Yesterday was a disaster. First the dog refused to eat and I spent 45 minutes trying to come up with the most appetizing concoction to persuade him. (It’s a part of the chronic kidney disease that makes him not want to eat, even as it’s imperative that he do so.) Then there were glitches with the newsletter – my test version was not received by my hotmail account. Or rather, it was received, according to the newsletter people, it just didn’t show up anywhere. (Neither did the official newsletter for that matter, so if you have a hotmail account and are subscribed to my newsletter but did not receive one today/last night, I’d like to know about it.) I spent a couple of hours trying to work that out, without success. (At least the dog finally ate.)
After that I read some blogs that got me out of sorts, and then an interview of a writer in an unsolicited ezine I received that sent me off to read Amazon reviews informing me I didn’t really know how to write. In the process, I discovered this dreadful new feature Amazon has added to one’s book pages. Now you can see what percentage of people who visited your page bought your books and what percentage bought someone else’s books. This is not a statistic I have any interest in knowing, one way or the other, but especially when it is not in my favor. As it was not yesterday.
Since I have already wasted far too much time and given myself far too many stomachaches comparing sales rankings and numbers of reviews (the warning in 2 Corinthians against comparing notwithstanding) I long ago made it a rule not to visit the pages of other writers, especially those who write in the same genre. I know my old nature well enough to know that no matter what those numbers say, the results will not pretty, and writing momentum will be lost while I round up the flood of rebel thoughts that have been set loose. With this new feature in place, I'm thinking I'm going to have to avoid Amazon altogether -- even my own pages.
As I was contemplating all this, though, my thoughts were turned to the incident at the end of David’s life described in both 1 Samuel and 1 Chronicles where Satan stood up against Israel and moved David to number Israel's army. Joab protested, pointing out they were all David’s servants so why did he need to know how many? It’s a puzzling passage to me, but I think the meaning is that we’re not supposed to be sitting around tallying up blessings, because it only leads to arrogance and comparisons... “Look how many fighting men I have in MY kingdom! Way more than all my neighbors!” Or its opposite, “Oh woe is me. I hardly have any soldiers. Compared to so and so, mine is a tiny, pathetic, weak little kingdom.” Since it was fighting men Joab was sent out to count, this seems to indicate David is either measuring his kingdom’s strength and security or contemplating his own glory. Whoever has the biggest, strongest army will be the one assured of living in peace and security, as well as being the one regarded as most glorious. (Counting and comparing reviews and sales rankings -- if good -- has somewhat the same effect)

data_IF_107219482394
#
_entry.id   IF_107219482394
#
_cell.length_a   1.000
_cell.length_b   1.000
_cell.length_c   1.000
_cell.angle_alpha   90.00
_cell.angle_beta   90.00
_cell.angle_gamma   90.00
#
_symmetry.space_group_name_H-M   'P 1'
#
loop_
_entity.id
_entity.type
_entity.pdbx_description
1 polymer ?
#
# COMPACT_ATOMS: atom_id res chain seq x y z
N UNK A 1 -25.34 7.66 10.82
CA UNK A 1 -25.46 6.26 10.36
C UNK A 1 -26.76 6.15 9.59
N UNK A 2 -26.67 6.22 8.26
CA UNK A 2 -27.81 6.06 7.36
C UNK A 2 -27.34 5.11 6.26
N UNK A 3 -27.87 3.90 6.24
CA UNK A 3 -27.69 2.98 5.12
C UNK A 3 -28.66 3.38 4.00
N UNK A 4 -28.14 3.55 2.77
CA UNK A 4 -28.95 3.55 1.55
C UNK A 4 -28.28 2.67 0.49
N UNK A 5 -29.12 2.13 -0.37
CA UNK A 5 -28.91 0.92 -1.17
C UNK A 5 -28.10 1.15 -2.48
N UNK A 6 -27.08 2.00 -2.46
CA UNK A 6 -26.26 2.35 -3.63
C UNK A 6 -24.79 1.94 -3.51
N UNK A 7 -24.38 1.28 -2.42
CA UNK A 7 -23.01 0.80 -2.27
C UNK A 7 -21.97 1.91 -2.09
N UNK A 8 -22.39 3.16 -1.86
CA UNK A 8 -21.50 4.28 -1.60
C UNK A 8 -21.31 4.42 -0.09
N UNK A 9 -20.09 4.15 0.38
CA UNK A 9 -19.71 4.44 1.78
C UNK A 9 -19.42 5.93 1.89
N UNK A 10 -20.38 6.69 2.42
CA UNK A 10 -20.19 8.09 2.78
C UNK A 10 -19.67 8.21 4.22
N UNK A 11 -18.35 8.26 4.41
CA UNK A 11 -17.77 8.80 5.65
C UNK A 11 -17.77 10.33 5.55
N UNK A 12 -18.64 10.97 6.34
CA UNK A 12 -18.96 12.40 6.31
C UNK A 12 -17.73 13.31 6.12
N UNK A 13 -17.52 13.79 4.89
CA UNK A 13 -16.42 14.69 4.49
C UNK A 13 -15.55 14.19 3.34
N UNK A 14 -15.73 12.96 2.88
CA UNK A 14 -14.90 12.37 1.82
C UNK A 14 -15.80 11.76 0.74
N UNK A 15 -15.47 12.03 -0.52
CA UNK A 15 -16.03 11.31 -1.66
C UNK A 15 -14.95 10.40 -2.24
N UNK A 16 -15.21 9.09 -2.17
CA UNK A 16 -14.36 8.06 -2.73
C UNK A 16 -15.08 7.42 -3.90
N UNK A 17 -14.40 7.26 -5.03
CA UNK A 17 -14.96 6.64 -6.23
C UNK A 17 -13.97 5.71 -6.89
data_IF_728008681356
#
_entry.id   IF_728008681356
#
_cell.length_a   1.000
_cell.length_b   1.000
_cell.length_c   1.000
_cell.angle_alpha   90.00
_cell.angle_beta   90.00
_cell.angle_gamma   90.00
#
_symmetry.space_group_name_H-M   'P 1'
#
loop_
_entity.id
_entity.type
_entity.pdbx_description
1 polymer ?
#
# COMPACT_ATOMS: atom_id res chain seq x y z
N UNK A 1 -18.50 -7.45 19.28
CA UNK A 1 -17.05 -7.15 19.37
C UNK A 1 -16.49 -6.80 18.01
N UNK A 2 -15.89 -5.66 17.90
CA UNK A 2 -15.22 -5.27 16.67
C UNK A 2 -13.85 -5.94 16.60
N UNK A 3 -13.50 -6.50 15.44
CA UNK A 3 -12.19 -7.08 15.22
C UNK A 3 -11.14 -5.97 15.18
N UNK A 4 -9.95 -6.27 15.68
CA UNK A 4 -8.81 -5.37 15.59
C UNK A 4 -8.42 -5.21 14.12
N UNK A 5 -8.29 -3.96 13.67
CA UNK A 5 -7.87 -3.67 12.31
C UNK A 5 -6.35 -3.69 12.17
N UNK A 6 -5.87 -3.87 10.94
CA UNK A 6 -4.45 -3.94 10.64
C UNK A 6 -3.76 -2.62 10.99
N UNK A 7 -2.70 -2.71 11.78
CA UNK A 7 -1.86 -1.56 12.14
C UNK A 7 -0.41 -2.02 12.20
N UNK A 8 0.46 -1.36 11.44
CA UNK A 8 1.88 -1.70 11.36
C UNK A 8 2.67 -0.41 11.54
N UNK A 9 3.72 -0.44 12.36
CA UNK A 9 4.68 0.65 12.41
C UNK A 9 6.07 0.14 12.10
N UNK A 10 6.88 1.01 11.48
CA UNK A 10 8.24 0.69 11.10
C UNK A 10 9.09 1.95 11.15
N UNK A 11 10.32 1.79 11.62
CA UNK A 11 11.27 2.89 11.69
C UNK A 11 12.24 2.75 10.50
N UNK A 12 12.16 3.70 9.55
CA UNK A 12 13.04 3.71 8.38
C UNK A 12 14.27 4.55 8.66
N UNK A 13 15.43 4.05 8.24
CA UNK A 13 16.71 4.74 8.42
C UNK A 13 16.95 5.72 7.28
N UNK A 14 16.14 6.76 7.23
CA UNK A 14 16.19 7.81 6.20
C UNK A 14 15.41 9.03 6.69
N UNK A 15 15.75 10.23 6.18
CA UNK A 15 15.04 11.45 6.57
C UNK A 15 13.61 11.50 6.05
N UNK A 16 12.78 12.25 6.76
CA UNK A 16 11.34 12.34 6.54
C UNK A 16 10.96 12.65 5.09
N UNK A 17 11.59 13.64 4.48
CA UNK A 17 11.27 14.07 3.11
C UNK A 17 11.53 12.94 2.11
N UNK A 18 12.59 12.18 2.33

But we are not to gain our security from numbers, or any other external things. We gain it from the Lord. And the Lord doesn’t need numbers. Of all people, David knew that, since he’d started his career as one man facing a giant that had intimidated the entire army of Israel. And come to think of it, it can't be a coincidence that this little numbering incident comes in the wake of the final war against the descendents of that Philistine giant when David’s army finally defeated them for good. So maybe it was just sheer arrogance on David’s part, wanting to know how many great and mighty warriors served him... whatever it was, the Lord was not happy with him, and when He made that clear, David admitted it: “I have sinned greatly, in that I have done this thing... Is it not I who commanded to count the people? Indeed, I am the one who has sinned and done very wickedly...” Not just "sinned" but "sinned greatly" and "done very wickedly."
Which reinforces my conclusions as to the error of counting and monitoring the numbers of reviews, fan letters, sales rankings etc. I’m called to serve the Lord, not man. He’s the one who’s given me this gift and the time and ability to use it. If He wants to give me no reviews and no letters and not so great sales rankings, is that not His right? And since He has only my best interests in mind at all times, would that not be for my benefit? He doesn't need good numbers to keep my books published even. And if they're not published, so what? He can still use whatever I do -- or what He does through me -- it just may not be in accordance with what I or the world think is the way He's supposed to use it. But if I am truly doing it as unto Him, out of obedience and love for Him – and for the pleasure that comes from simply working in the gift – why would I not be willing to proceed regardless of what He does or does not do with it, and especially regardless of whatever the world says about it?
Proverbs 25:27 It is not good to eat much honey. Nor is it glory to search out one’s own glory.
It's always grace,